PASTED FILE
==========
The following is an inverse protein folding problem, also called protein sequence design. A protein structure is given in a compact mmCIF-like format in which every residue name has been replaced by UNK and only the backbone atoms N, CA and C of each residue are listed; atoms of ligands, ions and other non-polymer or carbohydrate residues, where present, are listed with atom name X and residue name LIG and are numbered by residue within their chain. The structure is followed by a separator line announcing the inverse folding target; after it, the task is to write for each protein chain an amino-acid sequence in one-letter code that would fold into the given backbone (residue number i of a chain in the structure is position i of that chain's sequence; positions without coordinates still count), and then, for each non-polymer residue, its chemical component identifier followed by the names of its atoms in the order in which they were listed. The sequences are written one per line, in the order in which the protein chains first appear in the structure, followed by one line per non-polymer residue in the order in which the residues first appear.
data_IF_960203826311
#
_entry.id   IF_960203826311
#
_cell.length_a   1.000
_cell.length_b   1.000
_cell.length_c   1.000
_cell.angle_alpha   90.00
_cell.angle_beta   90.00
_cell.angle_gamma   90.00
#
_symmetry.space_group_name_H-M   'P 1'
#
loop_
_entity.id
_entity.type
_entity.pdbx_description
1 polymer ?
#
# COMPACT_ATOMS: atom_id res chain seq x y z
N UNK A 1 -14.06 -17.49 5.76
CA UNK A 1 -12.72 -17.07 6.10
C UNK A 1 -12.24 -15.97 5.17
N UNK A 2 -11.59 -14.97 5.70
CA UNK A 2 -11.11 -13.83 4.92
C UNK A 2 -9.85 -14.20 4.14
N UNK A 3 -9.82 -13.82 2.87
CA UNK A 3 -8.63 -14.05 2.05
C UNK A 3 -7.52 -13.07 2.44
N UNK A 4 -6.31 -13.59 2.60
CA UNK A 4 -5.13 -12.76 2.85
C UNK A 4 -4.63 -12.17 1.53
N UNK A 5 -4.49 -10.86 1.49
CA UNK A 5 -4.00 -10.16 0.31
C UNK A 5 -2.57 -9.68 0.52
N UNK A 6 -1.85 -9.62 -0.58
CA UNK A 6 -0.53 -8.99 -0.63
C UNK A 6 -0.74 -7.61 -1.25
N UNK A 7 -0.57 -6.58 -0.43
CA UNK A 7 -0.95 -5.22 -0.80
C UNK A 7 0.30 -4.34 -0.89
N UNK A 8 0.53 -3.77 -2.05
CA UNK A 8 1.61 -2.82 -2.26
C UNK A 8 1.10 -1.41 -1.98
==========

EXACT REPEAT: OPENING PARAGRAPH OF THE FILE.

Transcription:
The following is an inverse protein folding problem, also called protein sequence design. A protein structure is given in a compact mmCIF-like format in which every residue name has been replaced by UNK and only the backbone atoms N, CA and C of each residue are listed; atoms of ligands, ions and other non-polymer or carbohydrate residues, where present, are listed with atom name X and residue name LIG and are numbered by residue within their chain. The structure is followed by a separator line announcing the inverse folding target; after it, the task is to write for each protein chain an amino-acid sequence in one-letter code that would fold into the given backbone (residue number i of a chain in the structure is position i of that chain's sequence; positions without coordinates still count), and then, for each non-polymer residue, its chemical component identifier followed by the names of its atoms in the order in which they were listed. The sequences are written one per line, in the order in which the protein chains first appear in the structure, followed by one line per non-polymer residue in the order in which the residues first appear.